Li Chi Lim



Architecture & High Performance Technology




What would child-friendly hyperdense architecture be like? 

It is well known that compared to suburban sprawl, high density urban living can have many sustainability advantages. Yet while urban living is appealing to many families with children, our current stock of hyperdensity and high-rise architecture seems to offer little to this demographic – with the majority accommodating mostly 1 or 2-bedroom apartments, with few of the services and spaces that families need or desire. What’s worse, many empirical studies suggest living in typical tall buildings can be detrimental for children, that their social relations are more impersonal, and they may even have fewer friends than those that reside in low-rise housing. No wonder then, that for many families the detached house on the suburban street remains the dream. This project aims to overcome these concerns through the creation of a child-friendly high-rise. In particular it looks at how hyperdense architecture can foster the most important activity for children – play!

The masterplan is based in central Pyrmont, and consists of a north-facing multi-storey school, with a residential tower behind. An existing light-rail station is sunk beneath the site, in an open canyon, limiting opportunities for play spaces at ground. As such, the project takes inspiration from the concept of a children’s treehouse, and lifts spaces of play, interaction and activity into the sky. In particular, the design reimagines the sterile central corridor seen in most towers, and opens this up into a series of multi-floor play spaces linking all apartments, providing slides, pods and quiet study areas for children. The arrangement of the residential units each side facilitates informal surveillance from parents, and also provides opportunities for cross ventilation of all units.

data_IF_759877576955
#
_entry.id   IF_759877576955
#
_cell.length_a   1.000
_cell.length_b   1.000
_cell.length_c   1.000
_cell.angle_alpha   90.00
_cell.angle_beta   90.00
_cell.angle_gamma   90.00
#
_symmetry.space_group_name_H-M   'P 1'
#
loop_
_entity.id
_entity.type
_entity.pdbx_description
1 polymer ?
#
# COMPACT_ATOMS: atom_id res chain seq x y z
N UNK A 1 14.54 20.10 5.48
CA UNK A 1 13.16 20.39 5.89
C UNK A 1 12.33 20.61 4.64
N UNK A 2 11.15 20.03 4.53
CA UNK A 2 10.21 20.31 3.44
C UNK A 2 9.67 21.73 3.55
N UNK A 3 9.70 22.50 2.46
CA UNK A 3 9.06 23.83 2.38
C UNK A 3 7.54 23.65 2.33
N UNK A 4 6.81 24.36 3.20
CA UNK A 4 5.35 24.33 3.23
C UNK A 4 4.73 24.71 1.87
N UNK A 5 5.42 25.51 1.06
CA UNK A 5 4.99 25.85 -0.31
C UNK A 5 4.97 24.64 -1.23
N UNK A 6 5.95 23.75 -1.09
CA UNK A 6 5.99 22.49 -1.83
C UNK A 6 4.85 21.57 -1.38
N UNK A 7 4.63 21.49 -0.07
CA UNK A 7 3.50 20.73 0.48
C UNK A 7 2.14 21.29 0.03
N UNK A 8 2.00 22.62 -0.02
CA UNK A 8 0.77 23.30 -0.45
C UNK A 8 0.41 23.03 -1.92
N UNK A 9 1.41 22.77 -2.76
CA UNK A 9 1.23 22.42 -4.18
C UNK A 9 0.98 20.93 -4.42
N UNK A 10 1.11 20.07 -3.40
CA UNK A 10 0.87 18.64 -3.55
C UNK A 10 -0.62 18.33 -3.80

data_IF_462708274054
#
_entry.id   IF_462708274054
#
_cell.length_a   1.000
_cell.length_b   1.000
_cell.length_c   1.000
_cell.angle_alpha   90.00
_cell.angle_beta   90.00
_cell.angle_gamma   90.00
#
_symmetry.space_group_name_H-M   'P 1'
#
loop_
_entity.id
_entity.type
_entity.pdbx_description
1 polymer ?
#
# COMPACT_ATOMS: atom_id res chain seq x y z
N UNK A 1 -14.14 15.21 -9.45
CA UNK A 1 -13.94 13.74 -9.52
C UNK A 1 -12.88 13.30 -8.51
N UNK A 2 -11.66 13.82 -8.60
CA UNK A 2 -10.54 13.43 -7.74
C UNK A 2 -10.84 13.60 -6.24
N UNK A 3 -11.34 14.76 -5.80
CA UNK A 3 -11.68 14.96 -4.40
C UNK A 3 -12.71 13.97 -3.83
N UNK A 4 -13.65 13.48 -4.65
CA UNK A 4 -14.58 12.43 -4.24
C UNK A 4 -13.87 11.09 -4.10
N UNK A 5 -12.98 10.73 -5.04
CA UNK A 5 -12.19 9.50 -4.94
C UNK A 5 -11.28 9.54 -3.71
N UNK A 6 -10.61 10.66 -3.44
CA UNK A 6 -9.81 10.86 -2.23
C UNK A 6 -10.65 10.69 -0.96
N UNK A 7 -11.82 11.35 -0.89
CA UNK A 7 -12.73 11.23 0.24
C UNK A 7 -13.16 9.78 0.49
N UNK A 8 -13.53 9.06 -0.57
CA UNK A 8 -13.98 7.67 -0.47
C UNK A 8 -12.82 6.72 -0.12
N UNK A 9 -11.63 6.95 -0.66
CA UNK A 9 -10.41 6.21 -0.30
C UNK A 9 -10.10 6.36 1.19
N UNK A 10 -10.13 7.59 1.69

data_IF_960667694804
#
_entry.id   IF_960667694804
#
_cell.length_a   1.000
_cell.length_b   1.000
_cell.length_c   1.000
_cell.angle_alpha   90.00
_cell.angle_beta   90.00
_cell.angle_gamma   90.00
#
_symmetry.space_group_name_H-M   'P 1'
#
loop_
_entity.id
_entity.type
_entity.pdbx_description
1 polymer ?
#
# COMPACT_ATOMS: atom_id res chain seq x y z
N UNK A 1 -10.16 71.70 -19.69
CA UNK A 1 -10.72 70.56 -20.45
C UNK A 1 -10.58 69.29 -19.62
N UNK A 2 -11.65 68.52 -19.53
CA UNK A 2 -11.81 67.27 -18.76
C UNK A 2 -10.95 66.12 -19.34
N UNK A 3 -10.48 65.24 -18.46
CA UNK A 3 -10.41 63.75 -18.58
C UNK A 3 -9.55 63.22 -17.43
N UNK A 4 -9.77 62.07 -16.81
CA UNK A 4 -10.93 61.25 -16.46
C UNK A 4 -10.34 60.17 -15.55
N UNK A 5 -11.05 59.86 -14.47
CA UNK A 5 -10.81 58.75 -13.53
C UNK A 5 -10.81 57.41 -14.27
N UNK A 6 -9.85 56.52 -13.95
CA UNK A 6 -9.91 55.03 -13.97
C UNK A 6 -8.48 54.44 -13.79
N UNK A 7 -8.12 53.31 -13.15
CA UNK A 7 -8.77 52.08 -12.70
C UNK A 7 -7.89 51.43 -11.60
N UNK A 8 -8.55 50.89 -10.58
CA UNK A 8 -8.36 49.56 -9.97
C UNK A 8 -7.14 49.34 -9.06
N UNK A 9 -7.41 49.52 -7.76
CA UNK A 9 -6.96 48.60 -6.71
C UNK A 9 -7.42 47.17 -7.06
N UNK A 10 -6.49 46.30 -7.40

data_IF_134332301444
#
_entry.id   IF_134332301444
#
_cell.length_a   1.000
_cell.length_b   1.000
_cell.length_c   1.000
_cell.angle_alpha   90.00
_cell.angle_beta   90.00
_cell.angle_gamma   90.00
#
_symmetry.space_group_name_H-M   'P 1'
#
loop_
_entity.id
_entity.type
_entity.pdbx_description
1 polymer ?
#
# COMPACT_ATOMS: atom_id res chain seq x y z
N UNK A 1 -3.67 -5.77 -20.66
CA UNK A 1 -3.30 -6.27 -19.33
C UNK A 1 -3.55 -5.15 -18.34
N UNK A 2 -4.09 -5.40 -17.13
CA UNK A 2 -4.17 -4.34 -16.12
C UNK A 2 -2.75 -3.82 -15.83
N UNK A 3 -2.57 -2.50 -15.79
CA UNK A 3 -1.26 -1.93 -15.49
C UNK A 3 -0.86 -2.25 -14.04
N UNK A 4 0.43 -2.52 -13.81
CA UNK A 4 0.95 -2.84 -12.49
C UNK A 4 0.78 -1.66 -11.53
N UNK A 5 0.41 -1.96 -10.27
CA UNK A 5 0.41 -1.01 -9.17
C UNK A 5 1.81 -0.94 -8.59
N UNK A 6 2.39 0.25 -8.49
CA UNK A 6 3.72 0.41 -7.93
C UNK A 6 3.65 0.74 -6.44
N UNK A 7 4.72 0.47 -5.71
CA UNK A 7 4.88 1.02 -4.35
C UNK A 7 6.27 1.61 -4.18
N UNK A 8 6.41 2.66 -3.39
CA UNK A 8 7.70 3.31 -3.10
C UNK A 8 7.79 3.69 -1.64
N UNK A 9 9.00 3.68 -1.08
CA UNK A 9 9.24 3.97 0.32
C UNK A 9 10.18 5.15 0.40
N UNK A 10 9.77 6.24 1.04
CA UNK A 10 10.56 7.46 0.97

In response to adjacent heritage buildings, and the local streetscape, face bricks are used as the primary building material, providing an element of domesticity and restraint against the spaces of fun and play. Nevertheless, the project explores playfulness in elevation by adjusting the porosity of the hit-and-miss brickwork to respond to views, aesthetics and for solar shading.